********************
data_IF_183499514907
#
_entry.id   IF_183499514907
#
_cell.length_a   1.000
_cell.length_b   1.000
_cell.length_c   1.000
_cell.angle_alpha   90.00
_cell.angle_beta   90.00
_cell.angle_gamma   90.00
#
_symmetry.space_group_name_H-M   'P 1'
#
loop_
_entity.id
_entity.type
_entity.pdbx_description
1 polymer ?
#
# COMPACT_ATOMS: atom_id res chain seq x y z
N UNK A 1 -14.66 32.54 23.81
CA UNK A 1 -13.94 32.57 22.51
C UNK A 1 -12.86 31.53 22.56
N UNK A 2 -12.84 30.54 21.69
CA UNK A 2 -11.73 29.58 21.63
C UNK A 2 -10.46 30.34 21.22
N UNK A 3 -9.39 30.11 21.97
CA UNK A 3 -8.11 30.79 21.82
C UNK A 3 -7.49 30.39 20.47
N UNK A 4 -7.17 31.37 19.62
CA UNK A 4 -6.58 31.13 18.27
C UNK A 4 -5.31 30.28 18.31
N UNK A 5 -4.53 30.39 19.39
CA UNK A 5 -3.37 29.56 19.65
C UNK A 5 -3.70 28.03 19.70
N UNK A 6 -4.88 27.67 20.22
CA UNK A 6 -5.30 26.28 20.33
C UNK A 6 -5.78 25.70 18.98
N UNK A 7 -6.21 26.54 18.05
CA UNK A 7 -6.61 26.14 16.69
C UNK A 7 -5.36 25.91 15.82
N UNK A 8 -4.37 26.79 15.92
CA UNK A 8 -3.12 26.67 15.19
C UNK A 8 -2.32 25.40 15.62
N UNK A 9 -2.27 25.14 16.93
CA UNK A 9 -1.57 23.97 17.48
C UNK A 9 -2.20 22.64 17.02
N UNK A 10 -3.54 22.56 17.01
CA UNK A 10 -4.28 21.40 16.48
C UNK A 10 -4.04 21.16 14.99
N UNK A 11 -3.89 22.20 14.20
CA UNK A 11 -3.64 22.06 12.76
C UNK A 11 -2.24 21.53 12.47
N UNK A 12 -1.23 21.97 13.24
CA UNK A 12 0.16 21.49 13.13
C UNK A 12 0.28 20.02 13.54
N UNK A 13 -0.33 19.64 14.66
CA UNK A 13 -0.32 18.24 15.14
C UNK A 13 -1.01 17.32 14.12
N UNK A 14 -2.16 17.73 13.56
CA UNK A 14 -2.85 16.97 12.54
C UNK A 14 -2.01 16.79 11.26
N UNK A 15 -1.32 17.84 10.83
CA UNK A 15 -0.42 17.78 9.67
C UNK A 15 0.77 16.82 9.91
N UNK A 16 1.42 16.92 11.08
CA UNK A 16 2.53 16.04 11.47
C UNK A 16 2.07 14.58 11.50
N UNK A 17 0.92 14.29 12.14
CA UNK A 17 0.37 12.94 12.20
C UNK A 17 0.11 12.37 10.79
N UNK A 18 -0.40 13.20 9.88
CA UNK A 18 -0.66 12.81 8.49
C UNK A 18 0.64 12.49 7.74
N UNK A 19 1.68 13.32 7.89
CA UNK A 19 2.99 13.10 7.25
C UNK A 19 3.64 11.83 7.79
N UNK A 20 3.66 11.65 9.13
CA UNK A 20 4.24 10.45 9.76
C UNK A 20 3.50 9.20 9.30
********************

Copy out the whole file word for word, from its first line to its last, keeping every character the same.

data_IF_183499514907
#
_entry.id   IF_183499514907
#
_cell.length_a   1.000
_cell.length_b   1.000
_cell.length_c   1.000
_cell.angle_alpha   90.00
_cell.angle_beta   90.00
_cell.angle_gamma   90.00
#
_symmetry.space_group_name_H-M   'P 1'
#
loop_
_entity.id
_entity.type
_entity.pdbx_description
1 polymer ?
#
# COMPACT_ATOMS: atom_id res chain seq x y z
N UNK A 1 -14.66 32.54 23.81
CA UNK A 1 -13.94 32.57 22.51
C UNK A 1 -12.86 31.53 22.56
N UNK A 2 -12.84 30.54 21.69
CA UNK A 2 -11.73 29.58 21.63
C UNK A 2 -10.46 30.34 21.22
N UNK A 3 -9.39 30.11 21.97
CA UNK A 3 -8.11 30.79 21.82
C UNK A 3 -7.49 30.39 20.47
N UNK A 4 -7.17 31.37 19.62
CA UNK A 4 -6.58 31.13 18.27
C UNK A 4 -5.31 30.28 18.31
N UNK A 5 -4.53 30.39 19.39
CA UNK A 5 -3.37 29.56 19.65
C UNK A 5 -3.70 28.03 19.70
N UNK A 6 -4.88 27.67 20.22
CA UNK A 6 -5.30 26.28 20.33
C UNK A 6 -5.78 25.70 18.98
N UNK A 7 -6.21 26.54 18.05
CA UNK A 7 -6.61 26.14 16.69
C UNK A 7 -5.36 25.91 15.82
N UNK A 8 -4.37 26.79 15.92
CA UNK A 8 -3.12 26.67 15.19
C UNK A 8 -2.32 25.40 15.62
N UNK A 9 -2.27 25.14 16.93
CA UNK A 9 -1.57 23.97 17.48
C UNK A 9 -2.20 22.64 17.02
N UNK A 10 -3.54 22.56 17.01
CA UNK A 10 -4.28 21.40 16.48
C UNK A 10 -4.04 21.16 14.99
N UNK A 11 -3.89 22.20 14.20
CA UNK A 11 -3.64 22.06 12.76
C UNK A 11 -2.24 21.53 12.47
N UNK A 12 -1.23 21.97 13.24
CA UNK A 12 0.16 21.49 13.13
C UNK A 12 0.28 20.02 13.54
N UNK A 13 -0.33 19.64 14.66
CA UNK A 13 -0.32 18.24 15.14
C UNK A 13 -1.01 17.32 14.12
N UNK A 14 -2.16 17.73 13.56
CA UNK A 14 -2.85 16.97 12.54
C UNK A 14 -2.01 16.79 11.26
N UNK A 15 -1.32 17.84 10.83
CA UNK A 15 -0.42 17.78 9.67
C UNK A 15 0.77 16.82 9.91
N UNK A 16 1.42 16.92 11.08
CA UNK A 16 2.53 16.04 11.47
C UNK A 16 2.07 14.58 11.50
N UNK A 17 0.92 14.29 12.14
CA UNK A 17 0.37 12.94 12.20
C UNK A 17 0.11 12.37 10.79
N UNK A 18 -0.40 13.20 9.88
CA UNK A 18 -0.66 12.81 8.49
C UNK A 18 0.64 12.49 7.74
N UNK A 19 1.68 13.32 7.89
CA UNK A 19 2.99 13.10 7.25
C UNK A 19 3.64 11.83 7.79
N UNK A 20 3.66 11.65 9.13
CA UNK A 20 4.24 10.45 9.76
C UNK A 20 3.50 9.20 9.30